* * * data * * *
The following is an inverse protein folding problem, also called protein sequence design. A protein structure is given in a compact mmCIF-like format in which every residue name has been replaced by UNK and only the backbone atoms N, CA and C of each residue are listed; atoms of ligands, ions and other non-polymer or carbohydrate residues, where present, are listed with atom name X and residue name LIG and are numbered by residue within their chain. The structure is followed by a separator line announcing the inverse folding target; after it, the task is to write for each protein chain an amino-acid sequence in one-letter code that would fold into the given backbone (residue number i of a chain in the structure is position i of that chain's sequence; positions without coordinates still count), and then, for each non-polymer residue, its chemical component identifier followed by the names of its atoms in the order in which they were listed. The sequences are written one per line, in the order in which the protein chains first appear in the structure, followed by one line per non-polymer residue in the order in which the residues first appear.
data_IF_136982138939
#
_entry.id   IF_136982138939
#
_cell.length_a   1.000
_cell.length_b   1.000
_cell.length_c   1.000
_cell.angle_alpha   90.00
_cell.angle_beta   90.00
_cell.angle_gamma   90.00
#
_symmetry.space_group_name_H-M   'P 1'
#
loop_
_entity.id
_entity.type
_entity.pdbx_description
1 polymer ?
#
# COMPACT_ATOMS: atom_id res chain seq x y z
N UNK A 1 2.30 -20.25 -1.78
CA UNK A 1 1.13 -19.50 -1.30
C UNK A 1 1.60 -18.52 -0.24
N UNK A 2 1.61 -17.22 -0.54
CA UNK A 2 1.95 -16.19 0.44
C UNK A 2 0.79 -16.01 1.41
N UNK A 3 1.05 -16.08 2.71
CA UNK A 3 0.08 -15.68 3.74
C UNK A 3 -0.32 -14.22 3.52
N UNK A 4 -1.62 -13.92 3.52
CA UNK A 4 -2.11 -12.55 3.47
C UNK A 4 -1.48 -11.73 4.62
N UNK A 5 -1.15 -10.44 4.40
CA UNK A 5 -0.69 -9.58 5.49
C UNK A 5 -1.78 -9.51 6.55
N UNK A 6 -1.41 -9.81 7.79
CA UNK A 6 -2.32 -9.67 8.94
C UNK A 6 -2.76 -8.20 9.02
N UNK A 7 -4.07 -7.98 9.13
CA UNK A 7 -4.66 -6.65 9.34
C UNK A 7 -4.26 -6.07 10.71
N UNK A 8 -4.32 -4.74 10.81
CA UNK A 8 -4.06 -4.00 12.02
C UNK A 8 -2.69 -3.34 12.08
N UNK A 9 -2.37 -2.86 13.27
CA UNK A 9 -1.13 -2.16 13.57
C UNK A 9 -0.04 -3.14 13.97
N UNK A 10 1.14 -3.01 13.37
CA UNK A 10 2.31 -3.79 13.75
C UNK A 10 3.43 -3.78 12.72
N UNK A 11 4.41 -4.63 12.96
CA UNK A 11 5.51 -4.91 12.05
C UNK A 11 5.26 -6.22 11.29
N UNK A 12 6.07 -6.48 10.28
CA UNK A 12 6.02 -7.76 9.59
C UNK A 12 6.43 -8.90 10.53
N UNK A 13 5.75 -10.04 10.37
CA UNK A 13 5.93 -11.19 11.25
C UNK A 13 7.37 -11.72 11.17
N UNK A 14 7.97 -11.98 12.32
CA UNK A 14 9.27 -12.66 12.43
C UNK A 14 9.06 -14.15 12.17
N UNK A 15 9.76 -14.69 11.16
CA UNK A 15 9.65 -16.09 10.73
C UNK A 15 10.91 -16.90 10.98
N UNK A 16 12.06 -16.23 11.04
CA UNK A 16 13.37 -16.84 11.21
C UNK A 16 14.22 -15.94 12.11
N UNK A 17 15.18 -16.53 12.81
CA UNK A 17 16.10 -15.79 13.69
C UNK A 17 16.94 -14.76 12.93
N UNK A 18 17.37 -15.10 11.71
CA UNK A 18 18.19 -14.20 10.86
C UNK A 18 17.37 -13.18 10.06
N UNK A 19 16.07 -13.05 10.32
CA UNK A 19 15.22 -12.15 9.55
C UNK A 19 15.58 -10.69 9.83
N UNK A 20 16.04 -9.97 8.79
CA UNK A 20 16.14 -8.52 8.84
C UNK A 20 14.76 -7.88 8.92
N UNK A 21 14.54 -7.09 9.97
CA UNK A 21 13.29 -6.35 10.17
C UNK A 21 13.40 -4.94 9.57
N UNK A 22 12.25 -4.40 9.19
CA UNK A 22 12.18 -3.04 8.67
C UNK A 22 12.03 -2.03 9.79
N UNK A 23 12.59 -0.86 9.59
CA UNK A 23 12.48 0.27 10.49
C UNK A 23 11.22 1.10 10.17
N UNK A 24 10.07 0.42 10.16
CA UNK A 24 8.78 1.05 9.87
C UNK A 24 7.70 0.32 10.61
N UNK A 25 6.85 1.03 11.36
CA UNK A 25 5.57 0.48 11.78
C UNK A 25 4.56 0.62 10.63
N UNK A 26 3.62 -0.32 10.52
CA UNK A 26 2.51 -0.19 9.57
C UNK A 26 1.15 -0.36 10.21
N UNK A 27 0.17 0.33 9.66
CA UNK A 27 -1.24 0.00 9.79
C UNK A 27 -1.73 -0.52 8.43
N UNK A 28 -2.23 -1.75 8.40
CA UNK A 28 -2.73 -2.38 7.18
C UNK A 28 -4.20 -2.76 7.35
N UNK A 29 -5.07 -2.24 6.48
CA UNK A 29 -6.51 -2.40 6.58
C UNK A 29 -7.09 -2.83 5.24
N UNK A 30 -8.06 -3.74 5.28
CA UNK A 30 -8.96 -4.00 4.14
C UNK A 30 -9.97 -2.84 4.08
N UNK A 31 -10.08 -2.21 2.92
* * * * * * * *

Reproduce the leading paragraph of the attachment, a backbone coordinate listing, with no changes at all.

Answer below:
The following is an inverse protein folding problem, also called protein sequence design. A protein structure is given in a compact mmCIF-like format in which every residue name has been replaced by UNK and only the backbone atoms N, CA and C of each residue are listed; atoms of ligands, ions and other non-polymer or carbohydrate residues, where present, are listed with atom name X and residue name LIG and are numbered by residue within their chain. The structure is followed by a separator line announcing the inverse folding target; after it, the task is to write for each protein chain an amino-acid sequence in one-letter code that would fold into the given backbone (residue number i of a chain in the structure is position i of that chain's sequence; positions without coordinates still count), and then, for each non-polymer residue, its chemical component identifier followed by the names of its atoms in the order in which they were listed. The sequences are written one per line, in the order in which the protein chains first appear in the structure, followed by one line per non-polymer residue in the order in which the residues first appear.